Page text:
Don’t ask an employee an opinion if they can’t say no. It is a waste of time and fools them into thinking that management cares. When they realize that their answer meant nothing and wasn’t considered, they will feel betrayed. Then they won’t trust anything else that comes from management, and the team isn’t a team anymore.
Sometimes the employee realizes that the only answer that is acceptable is “Yes, that is a great idea!” even if they know it is a terrible one. Sometimes it is simpler to go along and pretend that it is going to work out even if you know from years of experience that it is not. If you argue, you are the squeaky wheel, and you won’t get grease, you’ll get the axe.
Now, nobody wants a curmudgeon. Management doesn’t like an employee who fights against change just because it is change. But we all hate “Yes-men” as well. We hate people who agree to anything just to suck up. So there has to be a middle ground.
Working together on a project as a group is important. We all have to be rowing in the same direction if we want the boat to go straight. We’ll be dead in the water if the people doing the rowing (the workers, not the management) don’t know where they are going. If they feel betrayed and lost enough, they might be actively working against the change. It is up to the leader to earn the trust of the team, rather than just crack the whip.
New managers would do well to take time to get to know the rhythms and patterns of the departments they are assigned to lead. If they have never done the job that their team does, they need to do it. They need to see for themselves what works and what doesn’t. They also need to show the team that they know what they are talking about. No team member trusts a manager who gives directions who doesn’t know how to do their job.
If the manager has done the job that their underlings are doing, but at another building, she needs to come at it with fresh eyes. Different franchises do things different ways, even if they are supposed to do them the same. Sometimes the different ways are better. Sometimes they make more sense for that location. Saying “But we did it this way at my old place” will only get more pushback, because you aren’t there anymore.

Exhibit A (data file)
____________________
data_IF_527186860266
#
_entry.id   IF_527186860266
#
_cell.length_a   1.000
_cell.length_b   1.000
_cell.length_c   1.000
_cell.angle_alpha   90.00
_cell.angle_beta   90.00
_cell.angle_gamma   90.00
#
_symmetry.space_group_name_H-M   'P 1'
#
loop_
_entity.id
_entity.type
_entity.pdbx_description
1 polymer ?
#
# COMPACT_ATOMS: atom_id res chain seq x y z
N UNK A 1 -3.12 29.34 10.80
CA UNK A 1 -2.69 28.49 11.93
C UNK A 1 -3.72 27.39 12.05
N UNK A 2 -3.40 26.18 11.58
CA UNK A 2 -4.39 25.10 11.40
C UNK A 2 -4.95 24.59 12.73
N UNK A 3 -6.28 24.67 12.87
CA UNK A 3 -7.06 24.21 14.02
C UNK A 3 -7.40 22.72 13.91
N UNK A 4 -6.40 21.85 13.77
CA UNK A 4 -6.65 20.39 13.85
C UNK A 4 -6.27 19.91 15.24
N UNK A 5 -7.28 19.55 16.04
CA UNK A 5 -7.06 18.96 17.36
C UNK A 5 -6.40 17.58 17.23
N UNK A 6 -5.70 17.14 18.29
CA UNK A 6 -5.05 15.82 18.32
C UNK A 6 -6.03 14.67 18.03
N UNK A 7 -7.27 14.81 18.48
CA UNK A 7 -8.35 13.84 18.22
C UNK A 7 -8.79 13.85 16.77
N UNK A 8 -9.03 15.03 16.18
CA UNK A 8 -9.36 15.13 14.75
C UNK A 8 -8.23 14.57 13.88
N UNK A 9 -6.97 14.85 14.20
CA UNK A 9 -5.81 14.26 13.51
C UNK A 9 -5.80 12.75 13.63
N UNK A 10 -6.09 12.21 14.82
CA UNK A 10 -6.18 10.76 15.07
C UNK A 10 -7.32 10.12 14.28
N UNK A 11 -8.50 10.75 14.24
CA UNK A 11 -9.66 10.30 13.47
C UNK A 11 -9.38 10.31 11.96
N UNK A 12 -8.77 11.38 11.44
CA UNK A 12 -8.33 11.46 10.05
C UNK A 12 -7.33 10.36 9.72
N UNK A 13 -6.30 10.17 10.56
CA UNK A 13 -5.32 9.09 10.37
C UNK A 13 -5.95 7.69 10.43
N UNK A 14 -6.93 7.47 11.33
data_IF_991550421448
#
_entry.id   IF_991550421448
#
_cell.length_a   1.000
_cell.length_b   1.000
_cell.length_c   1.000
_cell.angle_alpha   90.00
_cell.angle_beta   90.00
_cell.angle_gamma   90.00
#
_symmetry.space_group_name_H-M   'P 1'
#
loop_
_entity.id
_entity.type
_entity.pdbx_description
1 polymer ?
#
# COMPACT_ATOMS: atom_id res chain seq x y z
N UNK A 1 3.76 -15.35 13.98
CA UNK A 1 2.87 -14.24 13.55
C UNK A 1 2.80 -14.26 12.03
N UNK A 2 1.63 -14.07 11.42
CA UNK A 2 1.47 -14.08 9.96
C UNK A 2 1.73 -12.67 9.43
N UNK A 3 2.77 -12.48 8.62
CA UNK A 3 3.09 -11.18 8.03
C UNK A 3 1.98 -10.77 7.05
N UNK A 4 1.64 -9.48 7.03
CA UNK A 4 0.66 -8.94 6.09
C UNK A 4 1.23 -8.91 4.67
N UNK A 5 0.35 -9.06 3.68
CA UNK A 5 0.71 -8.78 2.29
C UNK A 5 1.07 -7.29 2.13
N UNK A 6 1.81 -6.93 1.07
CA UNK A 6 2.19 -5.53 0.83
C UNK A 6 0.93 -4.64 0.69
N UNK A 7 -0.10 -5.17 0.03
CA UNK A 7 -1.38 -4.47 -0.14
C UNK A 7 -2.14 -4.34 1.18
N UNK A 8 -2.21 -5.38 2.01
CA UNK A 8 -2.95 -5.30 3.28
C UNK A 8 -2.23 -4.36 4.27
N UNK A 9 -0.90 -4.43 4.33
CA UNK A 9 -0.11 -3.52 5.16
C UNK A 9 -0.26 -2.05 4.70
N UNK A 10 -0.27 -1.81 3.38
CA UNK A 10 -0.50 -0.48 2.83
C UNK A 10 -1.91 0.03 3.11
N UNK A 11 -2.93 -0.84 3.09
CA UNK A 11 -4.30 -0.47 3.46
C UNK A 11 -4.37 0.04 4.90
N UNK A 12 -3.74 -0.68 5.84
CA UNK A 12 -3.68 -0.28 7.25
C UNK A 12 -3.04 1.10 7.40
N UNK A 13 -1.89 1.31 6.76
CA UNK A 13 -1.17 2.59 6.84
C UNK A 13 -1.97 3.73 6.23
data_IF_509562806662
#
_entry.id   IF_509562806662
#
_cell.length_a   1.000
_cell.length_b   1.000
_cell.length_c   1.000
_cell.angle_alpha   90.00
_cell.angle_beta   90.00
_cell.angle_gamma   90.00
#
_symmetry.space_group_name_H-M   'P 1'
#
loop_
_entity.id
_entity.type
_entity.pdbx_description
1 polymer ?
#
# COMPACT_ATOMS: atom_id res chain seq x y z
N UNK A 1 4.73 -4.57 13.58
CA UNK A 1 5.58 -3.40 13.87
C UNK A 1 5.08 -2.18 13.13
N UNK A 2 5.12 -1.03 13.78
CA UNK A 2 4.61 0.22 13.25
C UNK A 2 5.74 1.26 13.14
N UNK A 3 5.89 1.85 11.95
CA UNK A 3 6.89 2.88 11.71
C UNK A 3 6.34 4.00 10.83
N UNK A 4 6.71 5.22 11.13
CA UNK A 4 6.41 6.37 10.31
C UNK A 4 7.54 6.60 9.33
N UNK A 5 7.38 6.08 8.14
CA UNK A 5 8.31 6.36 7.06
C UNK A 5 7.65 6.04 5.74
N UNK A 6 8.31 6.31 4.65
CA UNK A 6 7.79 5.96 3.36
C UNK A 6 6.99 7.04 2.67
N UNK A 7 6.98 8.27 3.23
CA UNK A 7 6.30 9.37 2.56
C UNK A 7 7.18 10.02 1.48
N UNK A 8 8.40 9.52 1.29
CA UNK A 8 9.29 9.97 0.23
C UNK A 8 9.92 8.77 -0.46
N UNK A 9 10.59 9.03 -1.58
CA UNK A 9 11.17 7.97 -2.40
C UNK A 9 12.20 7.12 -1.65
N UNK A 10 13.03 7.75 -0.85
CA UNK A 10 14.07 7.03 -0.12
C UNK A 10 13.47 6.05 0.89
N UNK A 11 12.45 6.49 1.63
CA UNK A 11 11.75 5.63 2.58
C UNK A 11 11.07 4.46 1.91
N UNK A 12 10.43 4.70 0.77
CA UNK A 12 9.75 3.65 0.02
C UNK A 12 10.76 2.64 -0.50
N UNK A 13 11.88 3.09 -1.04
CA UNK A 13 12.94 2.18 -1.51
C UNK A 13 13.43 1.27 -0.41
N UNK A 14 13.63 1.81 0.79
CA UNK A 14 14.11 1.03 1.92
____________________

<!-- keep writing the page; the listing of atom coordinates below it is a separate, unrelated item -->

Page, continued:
One of the fastest ways to ruin trust is to start making big changes right away without consulting the people who have been there a long time. They know from experience what will work and what won’t. They are also the people who are going to have to implement those changes, so they need to be in agreement with them or they won’t get done. If they can’t understand them, they will be unable to do them. If the new changes are impossible to do then they won’t happen either. Management can’t know what won’t work if they don’t allow employees to be honest, or do the same job as the employee. You can’t change a boat’s direction midstream without people falling into the water and drowning.
It is important to remember that people spend more time at work than they do at home. Most of the hours spent at home are asleep, so they don’t count. 40 hours a week with people you didn’t choose to be with is hard. Changes made to the workflow, environment, or polices at the workplace are far-reaching. They affect the morale and psyche of the employees, especially if they have been there a long time. It is the same as going into a person’s house and redecorating without their permission. They won’t know where anything is. They won’t feel settled. They won’t know their place. Then, instead of improving workflow, you’ve just halted it.
Big changes can result in trauma. Trauma occurs when something huge and unexpected happens that feels unfair and unjust. Everything that you knew to be true is now up for grabs. Nothing makes sense. There is a sense of betrayal and loss of trust. People who are experiencing trauma feel like ships lost at sea, with no guidance and no security.
A good manager, like a good captain of a ship, gets everybody working together and in the same direction. It takes time to build up that level of trust. People don’t respect the title or the position. They respect the person – and they can’t respect what they don’t know. They need to know that you are fair, you can be trusted, and you know what you are asking them to do. They need to know that the changes you are asking them to implement are necessary and helpful and not arbitrary. They need to know that their opinion, experience, and input matters. Mostly, they need to be treated as unique and important people, and not cogs in a machine. People aren’t pieces.